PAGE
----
A Boy’s Hitler
Movie Review: “Jo Jo Rabbit” Directed by Taika Waititi, 108 minutes
A boy’s best friend is his Fuehrer. Yes, ten year old Jo Jo’s best friend is Adolf Hitler. They share all of each other’s secrets. Adolf gives Jo Jo confidence as he gets ready for Hitler Youth Camp. Jo Jo’s greatest aspiration is to someday be in his idol’s personal body guard. He is thoroughly Nazi.
But it’s already 1945 and Nazi dreams are almost run out. Even his personal Adolf, once invincible in the boy’s mind, is beginning to seem like a childish fantasy. His wonderful, charming, romantic mother is starting to seem a little less fanatic than the little boy would like. He is beginning to suspect that she doesn’t hate Jews nearly enough. The Russians and Americans are coming.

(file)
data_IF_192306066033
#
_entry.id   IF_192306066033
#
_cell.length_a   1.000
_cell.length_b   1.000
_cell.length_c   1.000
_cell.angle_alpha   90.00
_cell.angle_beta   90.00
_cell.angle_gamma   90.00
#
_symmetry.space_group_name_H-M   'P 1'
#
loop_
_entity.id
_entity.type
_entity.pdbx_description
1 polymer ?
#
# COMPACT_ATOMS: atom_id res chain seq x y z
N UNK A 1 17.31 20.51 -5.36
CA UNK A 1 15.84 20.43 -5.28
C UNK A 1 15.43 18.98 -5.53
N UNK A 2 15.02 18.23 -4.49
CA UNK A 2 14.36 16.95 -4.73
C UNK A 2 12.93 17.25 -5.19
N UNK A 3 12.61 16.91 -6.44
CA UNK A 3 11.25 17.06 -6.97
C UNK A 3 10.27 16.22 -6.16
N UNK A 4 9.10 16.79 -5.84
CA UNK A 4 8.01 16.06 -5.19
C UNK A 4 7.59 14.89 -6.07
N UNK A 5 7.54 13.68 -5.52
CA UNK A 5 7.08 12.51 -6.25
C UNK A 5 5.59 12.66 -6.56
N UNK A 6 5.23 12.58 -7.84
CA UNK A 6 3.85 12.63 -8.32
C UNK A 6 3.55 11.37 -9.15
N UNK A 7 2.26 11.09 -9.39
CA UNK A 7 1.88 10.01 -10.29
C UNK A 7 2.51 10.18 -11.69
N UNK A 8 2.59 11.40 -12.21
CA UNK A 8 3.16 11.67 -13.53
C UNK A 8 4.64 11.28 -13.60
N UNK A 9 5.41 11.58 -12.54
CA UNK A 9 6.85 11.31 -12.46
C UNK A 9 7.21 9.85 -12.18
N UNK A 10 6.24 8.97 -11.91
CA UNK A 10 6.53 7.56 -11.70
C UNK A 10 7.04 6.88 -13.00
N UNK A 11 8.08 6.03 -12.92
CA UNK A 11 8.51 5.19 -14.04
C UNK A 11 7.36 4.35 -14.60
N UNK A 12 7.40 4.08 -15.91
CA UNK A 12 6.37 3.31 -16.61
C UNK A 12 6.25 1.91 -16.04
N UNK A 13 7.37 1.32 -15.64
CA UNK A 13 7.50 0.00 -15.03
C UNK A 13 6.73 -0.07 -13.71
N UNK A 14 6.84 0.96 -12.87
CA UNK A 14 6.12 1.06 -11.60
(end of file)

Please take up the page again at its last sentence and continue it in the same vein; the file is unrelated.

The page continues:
It’s hard to categorize “Jo Jo Rabbit.” It’s not a comedy. It’s hardly a romance, a war story, or a coming-of-age story. There are elements of many movie types juxtaposed in a surreal, very surreal, attempt to explain what it must have been like to be ten in Germany in 1945.
Needless to say, it isn’t going to be easy for Jo Jo. And it may not be easy for moviegoers, either. But few really worthwhile experiences are easy.
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